Superficially, markets involve the disembodied forces of supply and demand. Simple, unbound exchanges between those who have various forms of capital and those who will pay for it. In reality, though, it is a system that encourages the accumulation of more and more by fewer and fewer. This sublimates increasing amounts of influence and hence ‘policy-making’ in the hands of those countries and corporations who wish to perpetuate the status quo. Hence cartels and monopolies form to determine the supply-side pricing; quotas, tariffs and subsidies are paid to unfairly load the dynamics of ‘free trade’; profiteers create supply imbalances; and finally, military might is used to secure supplies at ‘reasonable’ prices. There is not a single conflict around the world today that is not in some way based around the attainment of scarce resources from the less potent by the more powerful. So much for the ‘free-market’.

The very word ‘capitalism’ shows where the emphasis lies: on goods and commodities. People are ‘human capital’ and nature is ‘natural capital’. But what about alternative systems that prioritize society and communities? Is socialism / communism the solution? Most hard-nosed capitalists will scoff at such ideas – and rightly so. They will point to the fact that communism failed spectacularly in Russia and is being slowly supplanted even in China. They will point out the massive human rights abuses and lack of environmental conscience under Stalin and Mao. All of this is an entirely justifiable response.

The next logical leap, though, is not. That capitalism is therefore the best option because it clearly ‘works’ is not true. Capitalism does not work. It may have worked in the past, when the planet’s bounty seemed infinite. But it is not working now. And it is not working for exactly the same reasons socialism did not work: it is a cruel, blinkered and self-consuming system. It only happens to have outlasted its cold-war opponent.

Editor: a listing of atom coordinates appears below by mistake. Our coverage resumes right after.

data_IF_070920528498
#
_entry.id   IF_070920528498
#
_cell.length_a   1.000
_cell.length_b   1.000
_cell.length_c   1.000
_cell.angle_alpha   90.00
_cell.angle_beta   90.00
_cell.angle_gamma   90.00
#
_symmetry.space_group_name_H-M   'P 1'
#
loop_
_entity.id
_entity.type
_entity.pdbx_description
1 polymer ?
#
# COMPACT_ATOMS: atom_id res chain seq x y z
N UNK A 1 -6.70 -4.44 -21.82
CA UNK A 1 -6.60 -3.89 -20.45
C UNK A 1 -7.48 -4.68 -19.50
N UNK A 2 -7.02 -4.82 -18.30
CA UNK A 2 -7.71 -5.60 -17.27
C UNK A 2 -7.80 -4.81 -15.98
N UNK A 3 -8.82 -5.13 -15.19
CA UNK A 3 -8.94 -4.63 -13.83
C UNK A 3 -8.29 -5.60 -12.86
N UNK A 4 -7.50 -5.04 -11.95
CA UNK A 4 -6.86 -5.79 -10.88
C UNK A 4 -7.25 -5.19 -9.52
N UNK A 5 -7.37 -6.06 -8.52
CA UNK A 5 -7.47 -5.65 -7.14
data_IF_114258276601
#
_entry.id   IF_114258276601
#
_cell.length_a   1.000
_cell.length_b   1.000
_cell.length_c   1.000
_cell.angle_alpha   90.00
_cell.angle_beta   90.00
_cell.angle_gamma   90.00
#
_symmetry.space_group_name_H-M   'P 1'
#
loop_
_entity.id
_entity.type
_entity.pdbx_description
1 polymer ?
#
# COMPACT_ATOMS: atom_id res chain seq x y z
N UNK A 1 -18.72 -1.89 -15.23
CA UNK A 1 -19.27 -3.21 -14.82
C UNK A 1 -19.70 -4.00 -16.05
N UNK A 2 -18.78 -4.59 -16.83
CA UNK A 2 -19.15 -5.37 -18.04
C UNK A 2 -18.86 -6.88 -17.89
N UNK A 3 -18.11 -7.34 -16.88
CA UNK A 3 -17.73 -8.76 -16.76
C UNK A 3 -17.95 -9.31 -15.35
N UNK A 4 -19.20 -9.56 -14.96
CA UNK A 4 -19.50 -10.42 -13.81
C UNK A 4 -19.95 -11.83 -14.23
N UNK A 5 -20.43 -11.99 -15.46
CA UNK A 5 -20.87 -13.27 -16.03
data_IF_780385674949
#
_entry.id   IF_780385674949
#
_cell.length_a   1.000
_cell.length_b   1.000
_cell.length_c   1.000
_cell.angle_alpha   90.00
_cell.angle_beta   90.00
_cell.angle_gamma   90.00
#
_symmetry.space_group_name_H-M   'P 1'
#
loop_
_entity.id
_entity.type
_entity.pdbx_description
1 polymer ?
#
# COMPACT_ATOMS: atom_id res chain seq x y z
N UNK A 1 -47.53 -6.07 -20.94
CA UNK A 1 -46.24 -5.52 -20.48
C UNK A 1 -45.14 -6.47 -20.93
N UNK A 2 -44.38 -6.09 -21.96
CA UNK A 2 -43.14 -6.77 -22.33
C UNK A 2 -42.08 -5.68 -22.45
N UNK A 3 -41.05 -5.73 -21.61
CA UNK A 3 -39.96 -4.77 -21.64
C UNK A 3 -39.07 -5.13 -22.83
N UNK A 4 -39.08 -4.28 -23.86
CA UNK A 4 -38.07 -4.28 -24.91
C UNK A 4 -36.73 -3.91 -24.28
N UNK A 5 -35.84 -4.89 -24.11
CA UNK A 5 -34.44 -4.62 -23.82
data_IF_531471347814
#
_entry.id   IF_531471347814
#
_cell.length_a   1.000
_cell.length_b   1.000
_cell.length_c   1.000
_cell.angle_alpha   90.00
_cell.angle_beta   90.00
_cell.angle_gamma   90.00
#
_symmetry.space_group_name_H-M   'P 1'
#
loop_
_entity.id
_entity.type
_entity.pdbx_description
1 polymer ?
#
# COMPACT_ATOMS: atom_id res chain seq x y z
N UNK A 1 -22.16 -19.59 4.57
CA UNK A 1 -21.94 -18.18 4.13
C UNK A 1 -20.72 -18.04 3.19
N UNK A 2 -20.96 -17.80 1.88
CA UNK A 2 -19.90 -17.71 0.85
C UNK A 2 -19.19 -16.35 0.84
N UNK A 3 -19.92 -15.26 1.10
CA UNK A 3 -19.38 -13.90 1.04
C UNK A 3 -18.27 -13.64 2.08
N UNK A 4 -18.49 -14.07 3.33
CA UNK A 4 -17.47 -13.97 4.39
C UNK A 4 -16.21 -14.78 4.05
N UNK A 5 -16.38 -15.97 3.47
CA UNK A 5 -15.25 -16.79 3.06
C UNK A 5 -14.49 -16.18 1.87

But not by much.

The reason capitalism is about to fail spectacularly is that it is ridden with logical inconsistencies and basic economic flaws.

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Simple enough. So what’s the problem? Actually, there are several:

  • Economic growth is not an end in itself. A growing economy is supposed to improve living standards. Even on the individual level, we have become so obsessed with making money that we forget to enjoy it. Even in many of the very richest countries, profits come before people. Only the Scandinavian countries seem to be an exception to this rule. But it is true in the US where millions lack even basic services and it is true in much of Europe. In South Africa, the emphasis on economic growth has become an obsession – through the Growth Employment and Reconstruction Programme and now ASGISA (and soon the NDP). We have lost sight of the real reason for economic growth (as enshrined in the principles of the now long lost Reconstruction and Development Programme): the upliftment and empowerment of the poorest sectors of South African society.